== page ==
performing firefighting duties,
the operation, maintenance or oversight of critical services and infrastructure including, but not limited to, electric, gas, and water utilities, power generation or distribution,
the extraction, compression, processing, manufacturing, handling, packaging, storage, disposal, treatment or transport of potentially volatile, flammable, combustible materials, elements, chemicals or any other highly regulated component,
carrying a firearm, or
direct patient care or direct child care; and
A "positive test for marijuana components or metabolites" means a result that is at or above the cutoff concentration level established by the United States Department of Transportation or Oklahoma law regarding being under the influence, whichever is lower.
Smoking in Public Places and Indoor Workplaces. All smokable, vaporized, vapable and e-cigarette medical marijuana product inhaled through vaporization or smoked by a medical marijuana licensee are subject to the same restrictions for tobacco under Section 1-1521 of Title 63 of the Oklahoma Statutes, commonly referred to as the "Smoking in Public Places and Indoor Workplaces Act".
Municipal regulatory authority recognized. All relevant local licenses and permits must be issued by the municipality, including but not limited to, an occupancy permit or certificate of compliance.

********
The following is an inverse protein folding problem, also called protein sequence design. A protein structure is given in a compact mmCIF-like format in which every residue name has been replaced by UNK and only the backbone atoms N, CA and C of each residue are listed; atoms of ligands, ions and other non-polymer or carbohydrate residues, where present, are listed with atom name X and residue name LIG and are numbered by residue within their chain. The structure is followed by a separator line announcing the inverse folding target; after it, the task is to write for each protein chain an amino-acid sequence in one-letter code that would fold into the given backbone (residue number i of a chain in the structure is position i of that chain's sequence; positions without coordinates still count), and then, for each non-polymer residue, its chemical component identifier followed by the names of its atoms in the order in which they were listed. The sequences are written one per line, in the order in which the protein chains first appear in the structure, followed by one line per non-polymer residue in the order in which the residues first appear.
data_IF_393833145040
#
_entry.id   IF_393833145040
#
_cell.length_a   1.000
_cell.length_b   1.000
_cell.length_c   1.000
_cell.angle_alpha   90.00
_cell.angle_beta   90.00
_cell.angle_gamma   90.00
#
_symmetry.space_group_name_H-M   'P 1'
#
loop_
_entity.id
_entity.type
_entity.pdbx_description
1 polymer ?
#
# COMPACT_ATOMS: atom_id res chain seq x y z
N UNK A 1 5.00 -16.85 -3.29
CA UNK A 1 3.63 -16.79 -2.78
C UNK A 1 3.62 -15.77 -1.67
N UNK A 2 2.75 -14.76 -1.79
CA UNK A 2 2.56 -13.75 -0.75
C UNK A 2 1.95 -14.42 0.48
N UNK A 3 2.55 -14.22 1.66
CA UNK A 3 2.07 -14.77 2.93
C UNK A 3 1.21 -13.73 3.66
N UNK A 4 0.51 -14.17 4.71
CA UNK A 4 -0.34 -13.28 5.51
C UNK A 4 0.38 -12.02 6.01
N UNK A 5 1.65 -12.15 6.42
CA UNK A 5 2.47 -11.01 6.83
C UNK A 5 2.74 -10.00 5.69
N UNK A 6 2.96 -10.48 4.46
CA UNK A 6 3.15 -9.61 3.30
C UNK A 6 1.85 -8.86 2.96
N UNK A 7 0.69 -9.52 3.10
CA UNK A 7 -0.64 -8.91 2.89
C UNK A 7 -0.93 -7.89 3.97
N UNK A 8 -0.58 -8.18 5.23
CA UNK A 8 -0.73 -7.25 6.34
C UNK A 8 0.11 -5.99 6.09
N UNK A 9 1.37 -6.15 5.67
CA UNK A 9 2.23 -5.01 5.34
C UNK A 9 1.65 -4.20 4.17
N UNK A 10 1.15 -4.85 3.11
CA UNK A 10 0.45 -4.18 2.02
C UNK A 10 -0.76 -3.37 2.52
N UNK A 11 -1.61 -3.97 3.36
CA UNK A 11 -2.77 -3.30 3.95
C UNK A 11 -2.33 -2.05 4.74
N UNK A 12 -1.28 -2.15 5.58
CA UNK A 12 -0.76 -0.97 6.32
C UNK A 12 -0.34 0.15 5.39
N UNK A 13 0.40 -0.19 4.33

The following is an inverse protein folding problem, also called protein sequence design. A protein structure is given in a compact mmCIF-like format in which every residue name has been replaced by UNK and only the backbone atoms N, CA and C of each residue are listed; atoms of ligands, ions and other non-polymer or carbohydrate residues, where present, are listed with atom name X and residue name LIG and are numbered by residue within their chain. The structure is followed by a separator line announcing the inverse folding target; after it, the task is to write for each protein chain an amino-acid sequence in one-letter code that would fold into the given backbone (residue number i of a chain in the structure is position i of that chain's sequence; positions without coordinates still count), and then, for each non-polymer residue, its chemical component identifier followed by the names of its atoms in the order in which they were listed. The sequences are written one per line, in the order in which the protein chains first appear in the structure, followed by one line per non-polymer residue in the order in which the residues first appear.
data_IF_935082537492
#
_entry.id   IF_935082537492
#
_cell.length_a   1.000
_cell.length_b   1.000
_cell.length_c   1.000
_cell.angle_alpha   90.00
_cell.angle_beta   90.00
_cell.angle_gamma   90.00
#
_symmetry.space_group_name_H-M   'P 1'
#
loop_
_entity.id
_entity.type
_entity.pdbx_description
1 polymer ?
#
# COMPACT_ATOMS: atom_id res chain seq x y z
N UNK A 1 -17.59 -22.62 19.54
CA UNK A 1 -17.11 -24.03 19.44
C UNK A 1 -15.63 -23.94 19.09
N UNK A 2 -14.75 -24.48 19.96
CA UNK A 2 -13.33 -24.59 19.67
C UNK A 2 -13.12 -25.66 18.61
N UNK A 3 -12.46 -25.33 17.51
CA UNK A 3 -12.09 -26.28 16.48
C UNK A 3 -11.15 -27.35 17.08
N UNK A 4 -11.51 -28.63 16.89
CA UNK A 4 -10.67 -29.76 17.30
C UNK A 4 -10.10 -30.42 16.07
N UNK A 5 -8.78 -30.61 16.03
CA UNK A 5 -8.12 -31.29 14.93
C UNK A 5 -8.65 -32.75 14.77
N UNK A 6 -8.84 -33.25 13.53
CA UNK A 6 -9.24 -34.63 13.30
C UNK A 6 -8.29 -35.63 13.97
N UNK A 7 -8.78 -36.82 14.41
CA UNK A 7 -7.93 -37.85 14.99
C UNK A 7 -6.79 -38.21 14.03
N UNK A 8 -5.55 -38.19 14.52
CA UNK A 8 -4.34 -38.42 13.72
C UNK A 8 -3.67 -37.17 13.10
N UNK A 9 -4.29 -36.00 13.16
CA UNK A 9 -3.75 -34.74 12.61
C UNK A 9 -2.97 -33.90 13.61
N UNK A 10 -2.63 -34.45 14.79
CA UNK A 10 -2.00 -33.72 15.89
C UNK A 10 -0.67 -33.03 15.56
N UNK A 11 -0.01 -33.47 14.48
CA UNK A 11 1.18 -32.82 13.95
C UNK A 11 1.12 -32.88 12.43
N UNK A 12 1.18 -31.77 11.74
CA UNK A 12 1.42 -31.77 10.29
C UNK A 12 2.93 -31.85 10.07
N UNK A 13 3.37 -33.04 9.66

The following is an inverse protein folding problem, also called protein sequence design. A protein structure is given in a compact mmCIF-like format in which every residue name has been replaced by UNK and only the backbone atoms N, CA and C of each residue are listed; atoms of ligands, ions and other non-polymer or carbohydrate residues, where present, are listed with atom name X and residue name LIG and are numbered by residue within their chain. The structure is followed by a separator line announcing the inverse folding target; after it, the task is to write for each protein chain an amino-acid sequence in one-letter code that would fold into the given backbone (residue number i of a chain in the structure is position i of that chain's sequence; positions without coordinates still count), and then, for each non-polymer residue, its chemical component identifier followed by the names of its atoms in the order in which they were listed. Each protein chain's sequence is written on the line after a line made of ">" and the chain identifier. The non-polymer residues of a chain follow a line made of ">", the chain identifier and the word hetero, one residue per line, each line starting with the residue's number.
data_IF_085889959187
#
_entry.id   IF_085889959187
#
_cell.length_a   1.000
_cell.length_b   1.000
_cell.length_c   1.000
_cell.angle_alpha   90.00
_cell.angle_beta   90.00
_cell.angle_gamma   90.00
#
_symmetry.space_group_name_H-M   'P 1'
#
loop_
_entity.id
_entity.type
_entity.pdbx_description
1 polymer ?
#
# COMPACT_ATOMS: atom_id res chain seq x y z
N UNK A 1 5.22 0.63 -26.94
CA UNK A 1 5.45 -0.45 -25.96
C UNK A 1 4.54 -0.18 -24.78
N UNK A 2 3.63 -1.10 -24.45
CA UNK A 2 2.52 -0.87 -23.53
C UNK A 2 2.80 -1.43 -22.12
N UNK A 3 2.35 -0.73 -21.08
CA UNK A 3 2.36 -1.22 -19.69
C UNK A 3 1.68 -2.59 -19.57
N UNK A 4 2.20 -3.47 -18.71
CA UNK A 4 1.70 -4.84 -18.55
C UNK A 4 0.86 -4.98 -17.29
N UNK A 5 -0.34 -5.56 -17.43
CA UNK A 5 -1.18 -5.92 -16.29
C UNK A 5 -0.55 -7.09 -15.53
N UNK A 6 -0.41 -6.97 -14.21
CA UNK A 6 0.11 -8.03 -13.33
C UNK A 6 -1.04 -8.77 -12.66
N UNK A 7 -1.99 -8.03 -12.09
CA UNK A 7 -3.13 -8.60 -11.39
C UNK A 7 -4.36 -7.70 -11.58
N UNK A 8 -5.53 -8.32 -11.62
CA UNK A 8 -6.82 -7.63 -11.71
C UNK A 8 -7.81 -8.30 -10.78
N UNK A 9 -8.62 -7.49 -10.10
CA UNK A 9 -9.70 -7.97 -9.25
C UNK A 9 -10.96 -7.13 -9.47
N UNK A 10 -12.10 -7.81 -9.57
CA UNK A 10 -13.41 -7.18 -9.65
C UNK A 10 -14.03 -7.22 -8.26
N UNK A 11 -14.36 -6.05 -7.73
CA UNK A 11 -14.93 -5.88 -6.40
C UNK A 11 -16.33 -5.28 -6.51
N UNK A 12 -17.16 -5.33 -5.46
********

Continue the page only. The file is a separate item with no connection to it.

In the event that an applicant has not received the necessary permits, certificates or licenses from a municipality, but the applicant has fulfilled all other obligations required by this act, the Authority shall grant a conditional license. A conditional license shall remain valid for a period of one (1) year or until the applicant obtains the necessary local permits, certificates or licenses. An applicant shall not transfer any medical marijuana, concentrate or products to a medical marijuana business, patient or caregiver until approval is received from the Authority.
A licensed medical marijuana business premises shall be subject to and responsible for compliance with applicable provisions for medical marijuana business facilities as described in the most recent versions of the Oklahoma Uniform Building Code, the International Building Code and the International Fire Code, unless granted an exemption by the Authority or municipality.
No city or local municipality may unduly change or restrict zoning laws to prevent the opening of a retail marijuana establishment.
The location of any retail marijuana establishment is specifically prohibited within one thousand (1,000) feet from any public or private school entrance.
Although the Unity Bill has been passed by both the House and the Senate and signed by the Governor, there continues to be discussion at the State Capitol regarding further refinement of the regulatory scheme. Until the legislative session ends, normally before Memorial Day, additional modifications to the law could be considered and passed. The Website will be updated as needed after the legislative session has adjourned.